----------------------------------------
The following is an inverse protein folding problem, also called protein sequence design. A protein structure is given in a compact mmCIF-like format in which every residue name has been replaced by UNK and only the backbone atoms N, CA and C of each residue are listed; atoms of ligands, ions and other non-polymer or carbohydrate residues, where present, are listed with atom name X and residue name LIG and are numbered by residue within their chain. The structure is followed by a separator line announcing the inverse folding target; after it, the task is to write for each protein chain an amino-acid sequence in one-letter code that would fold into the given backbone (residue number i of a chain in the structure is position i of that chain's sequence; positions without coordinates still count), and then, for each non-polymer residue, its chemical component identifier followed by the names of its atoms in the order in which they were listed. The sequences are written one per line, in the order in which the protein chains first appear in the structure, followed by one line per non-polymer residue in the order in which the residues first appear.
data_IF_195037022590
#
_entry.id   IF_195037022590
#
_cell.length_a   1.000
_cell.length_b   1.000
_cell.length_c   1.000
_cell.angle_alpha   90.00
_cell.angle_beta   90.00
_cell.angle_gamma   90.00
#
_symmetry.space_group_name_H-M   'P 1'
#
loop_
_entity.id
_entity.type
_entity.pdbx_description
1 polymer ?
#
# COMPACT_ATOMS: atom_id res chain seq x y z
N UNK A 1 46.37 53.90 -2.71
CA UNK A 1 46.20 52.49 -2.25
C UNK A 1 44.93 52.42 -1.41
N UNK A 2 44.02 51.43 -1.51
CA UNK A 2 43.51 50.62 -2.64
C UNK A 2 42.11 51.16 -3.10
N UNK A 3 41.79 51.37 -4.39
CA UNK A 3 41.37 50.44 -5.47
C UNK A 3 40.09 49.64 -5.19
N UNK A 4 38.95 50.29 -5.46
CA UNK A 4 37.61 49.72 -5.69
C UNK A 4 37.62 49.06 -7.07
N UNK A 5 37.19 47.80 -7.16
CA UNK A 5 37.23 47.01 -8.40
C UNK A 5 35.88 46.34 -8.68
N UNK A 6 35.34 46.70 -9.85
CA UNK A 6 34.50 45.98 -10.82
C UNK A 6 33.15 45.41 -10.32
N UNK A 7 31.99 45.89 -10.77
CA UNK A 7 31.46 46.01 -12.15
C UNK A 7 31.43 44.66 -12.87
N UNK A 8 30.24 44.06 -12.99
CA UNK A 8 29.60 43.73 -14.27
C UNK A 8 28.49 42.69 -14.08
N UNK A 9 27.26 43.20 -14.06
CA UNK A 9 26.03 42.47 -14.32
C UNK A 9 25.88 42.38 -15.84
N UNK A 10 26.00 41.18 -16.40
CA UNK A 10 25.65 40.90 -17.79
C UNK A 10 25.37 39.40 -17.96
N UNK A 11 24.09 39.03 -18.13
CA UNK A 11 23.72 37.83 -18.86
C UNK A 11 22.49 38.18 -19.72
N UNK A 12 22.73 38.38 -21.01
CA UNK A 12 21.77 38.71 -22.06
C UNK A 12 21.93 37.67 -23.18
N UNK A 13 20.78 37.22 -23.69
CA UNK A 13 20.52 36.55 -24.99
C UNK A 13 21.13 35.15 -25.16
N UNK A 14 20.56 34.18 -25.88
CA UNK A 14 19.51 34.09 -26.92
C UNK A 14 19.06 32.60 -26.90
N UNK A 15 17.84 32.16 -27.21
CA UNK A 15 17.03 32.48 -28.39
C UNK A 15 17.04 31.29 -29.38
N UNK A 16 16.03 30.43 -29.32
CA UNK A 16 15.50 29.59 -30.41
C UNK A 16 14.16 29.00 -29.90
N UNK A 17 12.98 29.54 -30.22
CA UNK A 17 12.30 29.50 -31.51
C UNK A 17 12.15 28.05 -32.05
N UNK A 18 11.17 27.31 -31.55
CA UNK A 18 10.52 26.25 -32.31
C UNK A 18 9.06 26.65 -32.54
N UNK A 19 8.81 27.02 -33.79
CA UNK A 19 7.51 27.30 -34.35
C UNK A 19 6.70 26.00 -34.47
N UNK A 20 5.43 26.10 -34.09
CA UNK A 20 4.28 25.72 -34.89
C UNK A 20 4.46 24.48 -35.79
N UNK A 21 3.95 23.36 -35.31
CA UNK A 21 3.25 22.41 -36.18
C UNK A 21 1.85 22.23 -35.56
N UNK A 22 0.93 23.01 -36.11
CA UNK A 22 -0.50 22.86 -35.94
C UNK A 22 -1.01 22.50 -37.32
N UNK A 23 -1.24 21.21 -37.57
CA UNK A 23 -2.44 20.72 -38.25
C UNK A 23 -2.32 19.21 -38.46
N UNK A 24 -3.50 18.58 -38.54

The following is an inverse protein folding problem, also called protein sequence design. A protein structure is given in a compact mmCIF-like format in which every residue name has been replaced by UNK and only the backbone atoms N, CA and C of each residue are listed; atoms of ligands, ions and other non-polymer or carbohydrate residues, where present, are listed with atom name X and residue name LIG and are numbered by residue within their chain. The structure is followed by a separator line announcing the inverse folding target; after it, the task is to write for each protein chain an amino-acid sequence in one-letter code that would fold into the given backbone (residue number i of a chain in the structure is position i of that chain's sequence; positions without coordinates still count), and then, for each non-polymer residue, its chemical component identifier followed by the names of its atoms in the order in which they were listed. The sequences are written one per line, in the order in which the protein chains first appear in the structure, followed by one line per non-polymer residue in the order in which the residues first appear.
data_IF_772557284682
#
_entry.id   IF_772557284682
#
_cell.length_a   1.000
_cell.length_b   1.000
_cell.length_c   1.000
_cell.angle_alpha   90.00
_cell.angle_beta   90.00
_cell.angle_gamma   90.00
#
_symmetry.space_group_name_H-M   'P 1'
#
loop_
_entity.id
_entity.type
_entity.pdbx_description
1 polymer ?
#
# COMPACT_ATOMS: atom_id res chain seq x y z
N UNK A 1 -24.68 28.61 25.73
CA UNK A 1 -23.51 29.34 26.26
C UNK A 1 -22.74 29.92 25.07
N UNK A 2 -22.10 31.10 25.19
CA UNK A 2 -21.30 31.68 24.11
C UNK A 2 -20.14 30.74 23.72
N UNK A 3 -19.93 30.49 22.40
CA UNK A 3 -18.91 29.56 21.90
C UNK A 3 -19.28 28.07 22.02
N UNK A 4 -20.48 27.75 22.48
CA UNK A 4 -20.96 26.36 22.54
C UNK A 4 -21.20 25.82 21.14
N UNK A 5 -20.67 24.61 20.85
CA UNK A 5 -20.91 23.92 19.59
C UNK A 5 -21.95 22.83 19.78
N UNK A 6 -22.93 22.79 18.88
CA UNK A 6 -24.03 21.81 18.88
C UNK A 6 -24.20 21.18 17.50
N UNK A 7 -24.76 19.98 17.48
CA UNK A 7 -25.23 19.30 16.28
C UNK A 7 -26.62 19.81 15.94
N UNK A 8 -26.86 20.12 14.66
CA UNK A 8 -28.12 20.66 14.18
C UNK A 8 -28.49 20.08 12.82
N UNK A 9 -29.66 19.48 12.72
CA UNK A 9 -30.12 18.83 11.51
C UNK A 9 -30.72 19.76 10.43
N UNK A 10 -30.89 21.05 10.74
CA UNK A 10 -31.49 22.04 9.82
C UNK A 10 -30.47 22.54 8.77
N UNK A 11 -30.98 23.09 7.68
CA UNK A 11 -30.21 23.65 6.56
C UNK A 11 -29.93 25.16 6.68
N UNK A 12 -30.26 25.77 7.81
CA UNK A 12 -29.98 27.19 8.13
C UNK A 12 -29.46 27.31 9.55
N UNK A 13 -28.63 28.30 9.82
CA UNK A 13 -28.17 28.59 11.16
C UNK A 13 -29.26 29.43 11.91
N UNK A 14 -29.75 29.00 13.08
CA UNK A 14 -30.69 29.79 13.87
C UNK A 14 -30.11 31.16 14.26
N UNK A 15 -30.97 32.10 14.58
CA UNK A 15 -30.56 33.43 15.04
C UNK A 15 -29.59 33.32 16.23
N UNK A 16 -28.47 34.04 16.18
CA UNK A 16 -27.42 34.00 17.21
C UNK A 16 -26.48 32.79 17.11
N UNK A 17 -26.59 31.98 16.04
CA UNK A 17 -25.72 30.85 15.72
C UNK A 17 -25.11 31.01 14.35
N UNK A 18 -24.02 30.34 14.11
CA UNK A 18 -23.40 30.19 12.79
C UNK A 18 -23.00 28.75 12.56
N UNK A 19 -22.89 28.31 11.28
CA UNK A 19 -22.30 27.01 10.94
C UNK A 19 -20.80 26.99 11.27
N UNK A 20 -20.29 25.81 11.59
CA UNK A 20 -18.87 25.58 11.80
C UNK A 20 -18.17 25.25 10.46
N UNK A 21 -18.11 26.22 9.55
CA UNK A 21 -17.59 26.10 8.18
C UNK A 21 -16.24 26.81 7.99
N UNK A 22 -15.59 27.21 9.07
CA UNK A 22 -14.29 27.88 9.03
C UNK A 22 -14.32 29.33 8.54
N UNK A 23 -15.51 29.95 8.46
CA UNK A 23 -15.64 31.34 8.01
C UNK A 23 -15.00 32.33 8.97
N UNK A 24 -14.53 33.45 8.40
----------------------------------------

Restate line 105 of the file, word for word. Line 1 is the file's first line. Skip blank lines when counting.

#